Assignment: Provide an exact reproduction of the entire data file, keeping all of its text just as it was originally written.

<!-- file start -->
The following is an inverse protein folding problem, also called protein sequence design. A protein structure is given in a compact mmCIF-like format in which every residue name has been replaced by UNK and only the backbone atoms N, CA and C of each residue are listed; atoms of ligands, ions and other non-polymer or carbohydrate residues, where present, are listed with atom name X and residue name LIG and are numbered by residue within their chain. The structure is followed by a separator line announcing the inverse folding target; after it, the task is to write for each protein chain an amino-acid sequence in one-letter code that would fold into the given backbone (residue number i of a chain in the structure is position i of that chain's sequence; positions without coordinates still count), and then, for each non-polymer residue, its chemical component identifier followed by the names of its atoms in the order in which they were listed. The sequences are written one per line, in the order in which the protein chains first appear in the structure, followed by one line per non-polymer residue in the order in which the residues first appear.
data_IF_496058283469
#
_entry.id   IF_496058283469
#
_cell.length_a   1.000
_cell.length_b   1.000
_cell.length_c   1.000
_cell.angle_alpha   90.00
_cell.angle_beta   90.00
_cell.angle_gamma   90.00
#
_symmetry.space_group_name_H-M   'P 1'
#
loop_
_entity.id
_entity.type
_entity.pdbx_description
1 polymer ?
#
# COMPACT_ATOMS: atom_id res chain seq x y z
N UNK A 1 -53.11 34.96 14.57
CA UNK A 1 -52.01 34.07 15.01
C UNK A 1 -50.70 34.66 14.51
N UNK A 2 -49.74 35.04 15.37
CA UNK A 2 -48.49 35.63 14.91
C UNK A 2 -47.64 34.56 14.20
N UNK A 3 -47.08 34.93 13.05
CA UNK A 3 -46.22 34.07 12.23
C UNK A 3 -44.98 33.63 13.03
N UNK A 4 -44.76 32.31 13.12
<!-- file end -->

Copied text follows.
The following is an inverse protein folding problem, also called protein sequence design. A protein structure is given in a compact mmCIF-like format in which every residue name has been replaced by UNK and only the backbone atoms N, CA and C of each residue are listed; atoms of ligands, ions and other non-polymer or carbohydrate residues, where present, are listed with atom name X and residue name LIG and are numbered by residue within their chain. The structure is followed by a separator line announcing the inverse folding target; after it, the task is to write for each protein chain an amino-acid sequence in one-letter code that would fold into the given backbone (residue number i of a chain in the structure is position i of that chain's sequence; positions without coordinates still count), and then, for each non-polymer residue, its chemical component identifier followed by the names of its atoms in the order in which they were listed. The sequences are written one per line, in the order in which the protein chains first appear in the structure, followed by one line per non-polymer residue in the order in which the residues first appear.
data_IF_496058283469
#
_entry.id   IF_496058283469
#
_cell.length_a   1.000
_cell.length_b   1.000
_cell.length_c   1.000
_cell.angle_alpha   90.00
_cell.angle_beta   90.00
_cell.angle_gamma   90.00
#
_symmetry.space_group_name_H-M   'P 1'
#
loop_
_entity.id
_entity.type
_entity.pdbx_description
1 polymer ?
#
# COMPACT_ATOMS: atom_id res chain seq x y z
N UNK A 1 -53.11 34.96 14.57
CA UNK A 1 -52.01 34.07 15.01
C UNK A 1 -50.70 34.66 14.51
N UNK A 2 -49.74 35.04 15.37
CA UNK A 2 -48.49 35.63 14.91
C UNK A 2 -47.64 34.56 14.20
N UNK A 3 -47.08 34.93 13.05
CA UNK A 3 -46.22 34.07 12.23
C UNK A 3 -44.98 33.63 13.03
N UNK A 4 -44.76 32.31 13.12